Tuesday, May 4, 2010

Embracing Doubt

I just happened to catch Laura Ingraham on the radio a few days ago as she was ridiculing President Obama for speaking about his faith in starkly religious terms at an Easter observance. He was never so forthcoming, she said, using the name of Christ and being very specific about the overtly Christian aspects of his faith. Ingraham suggested that it must be a ploy, a play to manipulate the faithful, and her proof? Well, didn't he talk about doubt once, when speaking on matters of faith? Didn't he mention that America included "non-believers" along with Christians, Muslims, Jews, etc. in his inauguration speech?

Apparently, her implication is that non-believers are not real Americans, that we don't mention those people. Apparently, talking about grappling with doubt in one's spiritual life is a sure sign of cynicism and dishonesty. Apparently, believers must be completely certain, with no reservations, no room for hesitancy. But what would Ms. Ingraham say to Mother Teresa, whose journal writings illuminated a life filled with profound doubts about the existence and nature of God? Would she cast Teresa to the inquisitor's rack along with the President? Of course, that is the logical extension of Ingraham's take on faith - inhuman adherence to an austere standard with no tolerance for dissent or disagreement. In short, the Inquisition. But, then, anyone who listens to Ms. Ingraham will recognize that game already.


Vincent said...

I can't grasp from your post just why you have chosen this lady's opinions as a worthy subject to write about. Is she a famous and respected commentator?

PatricktheRogue said...

She is sort of a female Rush Limbaugh here in the U.S. I rarely (basically never) tune in to her show, but I happened to be on a long drive and no other stations came in clearly. She is typically in the top 5 rated national radio shows in the U.S. with about 6 milion listeners a week, according to Arbitron.
But I find this prolonged, right-wing invective very tiresome to listen to. I do try to listen to different opinions on a range of subjects, but this conservative talk show stuff usually devolves into a long, snearing tirade. Time for satellite radio I think.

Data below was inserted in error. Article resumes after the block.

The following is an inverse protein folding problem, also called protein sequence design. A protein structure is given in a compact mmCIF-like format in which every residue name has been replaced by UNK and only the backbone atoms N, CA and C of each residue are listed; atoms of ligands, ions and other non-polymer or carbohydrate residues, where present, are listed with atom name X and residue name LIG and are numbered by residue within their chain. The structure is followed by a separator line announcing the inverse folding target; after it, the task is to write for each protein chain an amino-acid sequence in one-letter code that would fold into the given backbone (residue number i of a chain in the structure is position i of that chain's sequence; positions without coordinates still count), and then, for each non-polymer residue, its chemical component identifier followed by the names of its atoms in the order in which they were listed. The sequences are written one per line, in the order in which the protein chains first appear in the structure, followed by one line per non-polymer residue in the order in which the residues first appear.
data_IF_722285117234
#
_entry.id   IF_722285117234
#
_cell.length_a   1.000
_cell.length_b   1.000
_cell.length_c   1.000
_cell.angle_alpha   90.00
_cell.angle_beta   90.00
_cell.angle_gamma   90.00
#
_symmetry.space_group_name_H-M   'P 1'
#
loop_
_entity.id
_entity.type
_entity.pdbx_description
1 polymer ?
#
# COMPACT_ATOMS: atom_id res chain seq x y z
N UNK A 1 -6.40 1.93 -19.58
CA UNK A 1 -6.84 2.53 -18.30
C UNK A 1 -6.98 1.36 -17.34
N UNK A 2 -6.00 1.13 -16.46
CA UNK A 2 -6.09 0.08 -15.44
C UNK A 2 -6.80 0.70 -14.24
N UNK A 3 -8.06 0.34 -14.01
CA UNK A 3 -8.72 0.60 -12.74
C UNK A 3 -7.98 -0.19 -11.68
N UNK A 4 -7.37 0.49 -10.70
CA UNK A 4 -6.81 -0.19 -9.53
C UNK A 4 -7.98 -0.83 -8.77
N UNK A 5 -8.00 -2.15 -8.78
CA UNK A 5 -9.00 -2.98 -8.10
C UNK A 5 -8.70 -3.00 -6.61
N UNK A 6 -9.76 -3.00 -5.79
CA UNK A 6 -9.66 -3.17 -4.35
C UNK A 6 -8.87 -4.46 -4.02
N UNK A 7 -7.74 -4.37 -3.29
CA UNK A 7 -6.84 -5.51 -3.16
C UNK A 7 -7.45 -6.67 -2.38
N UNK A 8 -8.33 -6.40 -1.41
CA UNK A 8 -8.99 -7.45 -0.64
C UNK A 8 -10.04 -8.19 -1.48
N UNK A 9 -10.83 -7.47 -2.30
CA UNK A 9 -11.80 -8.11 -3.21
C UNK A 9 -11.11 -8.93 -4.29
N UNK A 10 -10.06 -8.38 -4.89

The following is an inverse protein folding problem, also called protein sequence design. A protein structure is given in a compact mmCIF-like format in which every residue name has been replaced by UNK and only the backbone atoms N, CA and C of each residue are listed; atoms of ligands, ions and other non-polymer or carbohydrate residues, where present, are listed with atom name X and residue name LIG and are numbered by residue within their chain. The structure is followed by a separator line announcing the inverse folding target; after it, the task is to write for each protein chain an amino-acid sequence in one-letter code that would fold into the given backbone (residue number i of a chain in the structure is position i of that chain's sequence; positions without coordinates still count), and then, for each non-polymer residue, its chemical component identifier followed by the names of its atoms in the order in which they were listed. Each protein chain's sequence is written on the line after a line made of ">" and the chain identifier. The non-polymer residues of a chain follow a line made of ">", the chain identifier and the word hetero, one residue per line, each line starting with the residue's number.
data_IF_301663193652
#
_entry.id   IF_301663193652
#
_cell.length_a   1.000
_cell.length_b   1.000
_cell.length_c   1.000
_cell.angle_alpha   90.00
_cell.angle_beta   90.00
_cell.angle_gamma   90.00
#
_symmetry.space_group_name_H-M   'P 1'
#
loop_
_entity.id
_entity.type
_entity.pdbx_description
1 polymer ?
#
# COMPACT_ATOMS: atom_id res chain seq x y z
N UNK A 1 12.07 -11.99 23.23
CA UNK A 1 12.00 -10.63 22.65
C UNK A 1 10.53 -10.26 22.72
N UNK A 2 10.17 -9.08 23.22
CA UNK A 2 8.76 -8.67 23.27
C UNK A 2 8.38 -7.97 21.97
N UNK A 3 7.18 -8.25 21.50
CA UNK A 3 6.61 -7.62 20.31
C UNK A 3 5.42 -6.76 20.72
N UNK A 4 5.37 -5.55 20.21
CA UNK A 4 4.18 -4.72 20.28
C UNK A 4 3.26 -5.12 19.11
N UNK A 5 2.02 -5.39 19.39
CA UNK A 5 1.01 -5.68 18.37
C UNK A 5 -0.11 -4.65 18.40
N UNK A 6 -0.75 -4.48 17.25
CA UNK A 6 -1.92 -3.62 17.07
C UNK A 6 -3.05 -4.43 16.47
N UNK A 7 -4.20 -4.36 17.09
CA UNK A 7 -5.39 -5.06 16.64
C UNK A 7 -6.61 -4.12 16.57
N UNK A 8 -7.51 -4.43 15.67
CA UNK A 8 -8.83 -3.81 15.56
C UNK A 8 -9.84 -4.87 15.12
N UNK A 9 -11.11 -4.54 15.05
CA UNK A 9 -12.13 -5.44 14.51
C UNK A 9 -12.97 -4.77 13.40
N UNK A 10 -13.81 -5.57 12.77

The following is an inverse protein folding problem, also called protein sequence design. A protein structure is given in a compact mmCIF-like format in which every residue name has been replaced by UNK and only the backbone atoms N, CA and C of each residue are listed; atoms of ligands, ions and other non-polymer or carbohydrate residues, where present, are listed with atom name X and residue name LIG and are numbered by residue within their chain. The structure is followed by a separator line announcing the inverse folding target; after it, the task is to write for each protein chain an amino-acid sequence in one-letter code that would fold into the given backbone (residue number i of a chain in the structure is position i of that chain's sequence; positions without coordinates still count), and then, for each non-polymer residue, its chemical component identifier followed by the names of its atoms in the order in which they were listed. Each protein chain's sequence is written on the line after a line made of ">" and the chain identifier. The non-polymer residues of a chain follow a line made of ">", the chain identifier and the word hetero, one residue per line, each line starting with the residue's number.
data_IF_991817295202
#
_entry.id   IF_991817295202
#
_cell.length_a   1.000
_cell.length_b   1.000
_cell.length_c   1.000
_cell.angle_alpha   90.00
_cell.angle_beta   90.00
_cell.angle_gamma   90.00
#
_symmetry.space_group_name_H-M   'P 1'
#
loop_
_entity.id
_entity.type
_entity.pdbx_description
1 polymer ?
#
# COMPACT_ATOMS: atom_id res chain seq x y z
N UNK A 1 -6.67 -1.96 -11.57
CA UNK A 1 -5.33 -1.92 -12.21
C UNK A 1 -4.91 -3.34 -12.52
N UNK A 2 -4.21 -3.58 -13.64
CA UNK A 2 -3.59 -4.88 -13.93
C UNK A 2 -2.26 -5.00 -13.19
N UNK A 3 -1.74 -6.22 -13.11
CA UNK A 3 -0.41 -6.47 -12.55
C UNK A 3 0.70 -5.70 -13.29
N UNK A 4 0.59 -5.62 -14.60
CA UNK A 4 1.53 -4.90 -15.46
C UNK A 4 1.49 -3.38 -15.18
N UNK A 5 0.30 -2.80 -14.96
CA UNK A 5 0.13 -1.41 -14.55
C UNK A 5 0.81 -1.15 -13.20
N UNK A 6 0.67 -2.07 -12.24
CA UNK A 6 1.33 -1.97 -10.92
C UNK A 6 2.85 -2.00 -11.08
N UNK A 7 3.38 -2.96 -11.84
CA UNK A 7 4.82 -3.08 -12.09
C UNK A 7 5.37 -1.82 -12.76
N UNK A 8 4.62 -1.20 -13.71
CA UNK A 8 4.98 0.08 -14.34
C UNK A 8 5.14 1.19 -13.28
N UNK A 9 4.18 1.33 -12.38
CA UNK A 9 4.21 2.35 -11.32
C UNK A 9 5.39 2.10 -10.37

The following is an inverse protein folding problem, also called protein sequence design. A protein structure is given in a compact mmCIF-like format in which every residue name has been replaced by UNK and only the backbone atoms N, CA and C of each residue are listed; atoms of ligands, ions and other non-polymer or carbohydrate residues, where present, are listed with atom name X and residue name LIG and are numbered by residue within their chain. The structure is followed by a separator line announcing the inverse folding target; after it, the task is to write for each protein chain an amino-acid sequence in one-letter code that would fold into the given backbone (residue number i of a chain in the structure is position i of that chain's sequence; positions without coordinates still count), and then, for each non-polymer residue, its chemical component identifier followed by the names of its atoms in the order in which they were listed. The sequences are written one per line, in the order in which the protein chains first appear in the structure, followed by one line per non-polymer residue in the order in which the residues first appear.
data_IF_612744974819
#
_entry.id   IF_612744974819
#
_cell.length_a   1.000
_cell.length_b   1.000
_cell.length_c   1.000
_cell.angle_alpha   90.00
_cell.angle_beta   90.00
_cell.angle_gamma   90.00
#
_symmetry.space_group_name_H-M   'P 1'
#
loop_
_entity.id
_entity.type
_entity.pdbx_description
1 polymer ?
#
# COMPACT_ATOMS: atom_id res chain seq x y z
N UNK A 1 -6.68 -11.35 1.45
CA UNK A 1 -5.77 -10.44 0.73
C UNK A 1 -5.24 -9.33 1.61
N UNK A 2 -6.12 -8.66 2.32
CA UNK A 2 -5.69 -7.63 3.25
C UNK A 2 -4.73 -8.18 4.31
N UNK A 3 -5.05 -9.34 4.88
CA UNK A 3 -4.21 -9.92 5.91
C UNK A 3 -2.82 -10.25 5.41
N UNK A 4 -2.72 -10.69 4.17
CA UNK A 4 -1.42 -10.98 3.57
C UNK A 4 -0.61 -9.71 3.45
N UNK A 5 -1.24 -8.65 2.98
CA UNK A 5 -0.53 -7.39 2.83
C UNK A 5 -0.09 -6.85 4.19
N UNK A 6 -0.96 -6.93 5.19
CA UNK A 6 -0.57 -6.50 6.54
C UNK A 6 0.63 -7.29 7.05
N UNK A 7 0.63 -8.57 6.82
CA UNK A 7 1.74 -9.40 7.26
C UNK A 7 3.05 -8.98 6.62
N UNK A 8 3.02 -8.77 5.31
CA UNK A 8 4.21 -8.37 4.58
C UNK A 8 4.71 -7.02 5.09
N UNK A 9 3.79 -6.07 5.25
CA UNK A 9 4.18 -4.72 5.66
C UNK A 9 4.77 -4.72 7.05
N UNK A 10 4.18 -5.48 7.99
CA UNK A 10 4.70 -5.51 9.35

PatricktheRogue said...

It occurred to me a little later that the reason I felt compelled to comment is that Ms. Ingraham's attitude toward faith is quite prevalent in the U.S., unlike in the UK. The Evangelical movement is dominating the discussions of religious faith in America, and this is exemplified by Ms. Ingraham literal, fundamentalist view of religious matters. All is black and white in their view. Man is thus, God is thus, nothing to question or doubt. Those who don't conform are condemned or cast aside.

Vincent said...

Thanks for your clarifications, Patrick, particularly the latter one in which you speak of the prevalence of her attitude, unlike that prevailing in the UK.

Indeed, here we have something strikingly opposite. Militant atheists are on the rampage, seeking to defend and extend their "territory". For example many councils within local government start their sessions with prayers. The "atheists" declare themselves affronted and want the prayers banned.

On your side of the Atlantic it seems that Christian fundamentalism is militant against the decline of religion generally. It's as if the stern virtues of the Founding Fathers must not be diluted, for "look how far they have taken us. Let us not therefore abandon the old ways and values. The war of must be fought within our own boundaries, as on the wider world's stage. Good cowboys against bad injuns." I paraphrase their thoughts, as I imagine them.

Whereas here in England, and perhaps much of Europe, the radicals have the scent of blood in their nostrils as they marshal their forces of reason, science, sexual freedom, equal rights, social provision. They hunger for the spoils of further victories to come.